[00:16:38.530] – John

But it’s somewhat a surprise because if you looked at Northwestern, Kellogg, white students are 64% at Columbia, they’re 63% at MIT, they’re 60% at Harvard 53, Chicago 55, and Stanford 52. So just I think shining light, who is the chief justice of the Supreme Court, who once said the benefit of transparency is like sunlight. It just provides a lot of clarity and cleanness to it. And it also, frankly, puts peer pressure on each of these schools to do better. Now, one other interesting aspect of this is that obviously, Businessweek ranks the international schools, and Businessweek chose not to impose a diversity index or measure on any of the international schools. And I think that kind of makes sense to me because internationally people have very different views of diversity than they do in the United States, where we are very much focused on underrepresented minorities. But, Caroline, is it possible to measure the diversity of the European, the Asian, the Indian schools?

[00:17:52.780] – Caroline

Oh, you’re right. The definition is nothing different. So the school talks about diversity as the multiplicity of nationalities and cultures that you have represented at the school. Similar picture at London business school, where you have often no single nationality, representing about more than 10% of the class and 70 different nationalities in the cartoon. So that creates an incredibly diverse environment, and that has long been the case. So you’re right that the perspective on diversity and how measuring diversity is quite different. And the business suite ranking is reflecting very much US perspective on what is diversity and what progress needs to be made with regards diversity. So it’s complex in the many layers of it.



[00:18:48.900] – Caroline

And I’m sure the European and international schools could also make a lot more progress on some of the aspects of diversity that Maria mentioned associate economic diversity. And I’m not sure to what extent that is being measured and captured anywhere. But I know from my experience that there is often a lot more economic, financial need and need some financial support at those very international schools because candidates are coming from countries where they haven’t had much the same earning power as candidates from the US or the UK or Western Europe, and therefore, it’s much more difficult for them to fund their studies. But that doesn’t necessarily mean that they are sort of low down socioeconomic ladder in their own country. Right. So it was a very complex question. But it’s interesting in the international ranking that you have Bocconi at number three in front of business school. So I haven’t had a chance to dig into that yet to understand how that came about, but I don’t think anyone else would put the Cody at Buffett’s yet in Munda Business school.

[00:20:06.730] – John

I’d have to agree with you, even though I have a lot of Italian blood in me. Hey, I like pasta and I love pizza. I love the country of Italy, and it’s my favorite place to go for vacation and Bocconi school. Let’s face it, it’s a really good school. But not INSEAD, not London Business School, not HCC, Paris, not IESE and Barcelona either. I don’t think you can argue about Cambridge and Oxford and a lot of other great European MBA experiences. Certainly good school, but I’m pretty darn skeptical about it being ahead of in Seattle and the business school. And there are always, like, wacky things to any given ranking in any given year. This year, four schools actually fell out of the top 25 in this ranking, including the University of North Carolina’s. Keenans Vlagwood Business School, which actually plunged 15 places to rank 33rd in the previous ranking, ranked 18th. And then even this is surprising to me. The University of Washington’s Foster School of Business, which plunged 14 spots to rank 30th from 16th. And of course, Washington’s Foster School has been a great beneficiary of the success of Amazon, Microsoft, Starbucks, and other really big, important companies in the Seattle area that has really elevated its status in probably the last decade or more.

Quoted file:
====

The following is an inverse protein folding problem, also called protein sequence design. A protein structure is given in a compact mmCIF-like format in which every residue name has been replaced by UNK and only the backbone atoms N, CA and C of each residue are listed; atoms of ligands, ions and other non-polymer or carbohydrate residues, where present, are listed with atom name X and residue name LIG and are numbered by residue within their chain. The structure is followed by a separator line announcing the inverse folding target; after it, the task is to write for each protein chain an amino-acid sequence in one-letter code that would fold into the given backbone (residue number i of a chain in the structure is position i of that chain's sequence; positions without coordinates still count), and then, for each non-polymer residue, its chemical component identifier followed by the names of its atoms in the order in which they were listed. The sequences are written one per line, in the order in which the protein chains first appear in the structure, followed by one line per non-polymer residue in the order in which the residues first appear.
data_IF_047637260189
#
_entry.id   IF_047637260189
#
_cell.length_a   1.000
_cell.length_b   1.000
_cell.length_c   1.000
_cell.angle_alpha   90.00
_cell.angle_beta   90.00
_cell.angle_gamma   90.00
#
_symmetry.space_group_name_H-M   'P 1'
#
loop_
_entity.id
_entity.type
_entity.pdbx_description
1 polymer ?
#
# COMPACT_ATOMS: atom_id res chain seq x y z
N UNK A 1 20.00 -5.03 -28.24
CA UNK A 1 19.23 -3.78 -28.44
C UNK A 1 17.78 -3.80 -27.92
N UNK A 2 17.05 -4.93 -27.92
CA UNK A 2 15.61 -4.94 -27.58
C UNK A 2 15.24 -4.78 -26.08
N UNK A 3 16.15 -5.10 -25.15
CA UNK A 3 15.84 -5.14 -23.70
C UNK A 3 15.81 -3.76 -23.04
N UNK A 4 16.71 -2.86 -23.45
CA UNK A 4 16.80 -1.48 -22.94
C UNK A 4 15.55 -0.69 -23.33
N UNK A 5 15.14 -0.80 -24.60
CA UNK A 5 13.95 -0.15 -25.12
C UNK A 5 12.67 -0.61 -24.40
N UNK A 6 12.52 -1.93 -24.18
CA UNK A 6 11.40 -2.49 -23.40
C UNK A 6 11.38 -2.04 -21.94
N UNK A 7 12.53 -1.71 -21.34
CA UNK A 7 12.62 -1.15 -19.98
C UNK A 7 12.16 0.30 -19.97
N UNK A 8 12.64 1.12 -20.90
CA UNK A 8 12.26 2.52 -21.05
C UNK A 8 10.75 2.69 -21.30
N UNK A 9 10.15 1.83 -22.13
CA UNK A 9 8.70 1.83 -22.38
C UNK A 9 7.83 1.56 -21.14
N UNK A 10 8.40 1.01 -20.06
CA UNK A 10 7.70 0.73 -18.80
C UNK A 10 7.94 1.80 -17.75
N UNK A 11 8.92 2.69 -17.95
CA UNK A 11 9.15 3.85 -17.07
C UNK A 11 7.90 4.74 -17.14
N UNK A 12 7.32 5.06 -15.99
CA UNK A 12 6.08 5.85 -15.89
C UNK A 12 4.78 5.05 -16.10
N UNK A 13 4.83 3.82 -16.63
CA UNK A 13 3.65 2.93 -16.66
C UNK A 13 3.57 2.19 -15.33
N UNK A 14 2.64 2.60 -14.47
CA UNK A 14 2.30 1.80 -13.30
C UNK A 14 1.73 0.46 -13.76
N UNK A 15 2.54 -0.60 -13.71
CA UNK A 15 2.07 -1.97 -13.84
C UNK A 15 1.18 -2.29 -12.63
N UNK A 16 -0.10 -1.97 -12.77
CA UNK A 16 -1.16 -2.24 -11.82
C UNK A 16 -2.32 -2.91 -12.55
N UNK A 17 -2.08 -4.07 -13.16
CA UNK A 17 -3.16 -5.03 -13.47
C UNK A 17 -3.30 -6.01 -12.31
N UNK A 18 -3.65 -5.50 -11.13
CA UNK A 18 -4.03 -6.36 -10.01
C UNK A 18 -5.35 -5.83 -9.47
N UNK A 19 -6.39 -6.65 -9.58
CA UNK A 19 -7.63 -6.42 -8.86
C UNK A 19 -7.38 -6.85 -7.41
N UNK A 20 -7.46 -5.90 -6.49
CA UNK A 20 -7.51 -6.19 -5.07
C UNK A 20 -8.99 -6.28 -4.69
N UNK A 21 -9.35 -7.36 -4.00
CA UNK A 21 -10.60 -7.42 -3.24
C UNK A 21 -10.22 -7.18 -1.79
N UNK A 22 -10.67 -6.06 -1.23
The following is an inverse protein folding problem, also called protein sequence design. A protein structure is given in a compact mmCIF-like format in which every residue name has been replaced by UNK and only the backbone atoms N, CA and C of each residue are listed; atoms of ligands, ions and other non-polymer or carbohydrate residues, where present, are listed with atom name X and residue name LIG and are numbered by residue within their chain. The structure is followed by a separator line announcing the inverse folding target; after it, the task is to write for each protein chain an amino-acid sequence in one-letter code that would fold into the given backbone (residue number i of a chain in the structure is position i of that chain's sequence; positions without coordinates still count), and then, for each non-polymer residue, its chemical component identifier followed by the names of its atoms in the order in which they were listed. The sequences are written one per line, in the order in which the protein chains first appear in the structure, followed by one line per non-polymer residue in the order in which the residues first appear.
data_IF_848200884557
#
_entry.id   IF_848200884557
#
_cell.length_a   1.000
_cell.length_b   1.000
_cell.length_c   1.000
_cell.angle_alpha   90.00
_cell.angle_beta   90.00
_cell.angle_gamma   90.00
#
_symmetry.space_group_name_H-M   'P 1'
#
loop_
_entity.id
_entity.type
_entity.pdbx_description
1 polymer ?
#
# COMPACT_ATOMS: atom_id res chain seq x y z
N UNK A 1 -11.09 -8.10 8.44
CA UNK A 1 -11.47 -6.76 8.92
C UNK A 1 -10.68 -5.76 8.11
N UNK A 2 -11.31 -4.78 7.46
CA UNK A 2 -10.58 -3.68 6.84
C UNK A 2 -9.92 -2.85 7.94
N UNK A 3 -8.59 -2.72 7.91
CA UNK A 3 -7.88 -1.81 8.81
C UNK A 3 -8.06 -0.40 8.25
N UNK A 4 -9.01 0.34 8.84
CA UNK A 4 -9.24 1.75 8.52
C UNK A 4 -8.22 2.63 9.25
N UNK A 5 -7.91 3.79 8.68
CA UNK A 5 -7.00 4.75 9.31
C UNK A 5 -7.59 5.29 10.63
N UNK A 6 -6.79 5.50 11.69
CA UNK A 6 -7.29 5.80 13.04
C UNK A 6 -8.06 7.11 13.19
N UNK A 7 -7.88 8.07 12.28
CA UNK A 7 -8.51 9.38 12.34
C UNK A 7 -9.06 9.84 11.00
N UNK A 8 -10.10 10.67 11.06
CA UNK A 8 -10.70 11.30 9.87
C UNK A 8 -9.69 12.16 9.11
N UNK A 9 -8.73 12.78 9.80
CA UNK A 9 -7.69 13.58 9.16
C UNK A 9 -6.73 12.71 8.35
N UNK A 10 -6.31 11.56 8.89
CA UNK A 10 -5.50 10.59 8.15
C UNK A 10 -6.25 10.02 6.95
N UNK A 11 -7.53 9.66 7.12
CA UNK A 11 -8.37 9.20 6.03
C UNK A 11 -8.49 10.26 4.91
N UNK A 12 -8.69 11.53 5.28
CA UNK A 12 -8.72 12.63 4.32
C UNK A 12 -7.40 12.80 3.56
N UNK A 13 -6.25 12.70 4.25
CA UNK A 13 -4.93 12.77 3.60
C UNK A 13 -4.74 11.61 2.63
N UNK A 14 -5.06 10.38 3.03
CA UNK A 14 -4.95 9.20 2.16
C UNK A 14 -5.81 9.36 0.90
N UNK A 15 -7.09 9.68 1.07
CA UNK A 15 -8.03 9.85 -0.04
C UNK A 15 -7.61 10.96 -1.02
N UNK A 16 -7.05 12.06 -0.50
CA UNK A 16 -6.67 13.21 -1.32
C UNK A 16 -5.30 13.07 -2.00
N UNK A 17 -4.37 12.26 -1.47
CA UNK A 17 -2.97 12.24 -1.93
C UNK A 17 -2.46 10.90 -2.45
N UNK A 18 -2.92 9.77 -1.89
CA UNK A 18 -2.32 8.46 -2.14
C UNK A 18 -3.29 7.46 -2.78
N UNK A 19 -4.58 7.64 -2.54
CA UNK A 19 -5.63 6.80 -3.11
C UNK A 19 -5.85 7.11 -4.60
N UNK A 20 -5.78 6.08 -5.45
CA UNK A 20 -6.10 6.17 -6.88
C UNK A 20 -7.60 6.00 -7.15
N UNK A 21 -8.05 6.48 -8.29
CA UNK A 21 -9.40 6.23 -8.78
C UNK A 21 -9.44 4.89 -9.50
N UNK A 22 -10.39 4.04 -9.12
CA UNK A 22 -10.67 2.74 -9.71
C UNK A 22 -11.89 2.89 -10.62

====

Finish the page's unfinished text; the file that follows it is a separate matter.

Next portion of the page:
[00:21:46.320] – John

And then you have the crazy things I’m going to ask for Caroline Marie, after I mentioned some of these crazy things, how does an applicant treat this? I mean, is there anything here that’s really valuable? What can you discount? What can you take seriously but just stir out a few other facts, okay. William and Mary, they lost 24 places in the ranking. They now rank 58th from 34. Syracuse, they lost 17. Utah lost 16. As I mentioned before, UNC lost 15 spots. And then you have the schools that actually where the champagne quarks are inevitably popping instead of people crying in their beer. Miami University of Miami’s Business School up 26 places to 46 from 72. Rutgers Business School in New Jersey of 25 to 37. Howard University, as we mentioned before, in the top 25 for the very first time, ranking 23rd. That’s a 22 place improvement in this, mind you, is over a period of time when really there were no substantial changes to any of these MBA programs whatsoever, nor was there any substantial change in how employers view these programs. So this is a direct result of methodology and the wackiness that rankings bring to the game.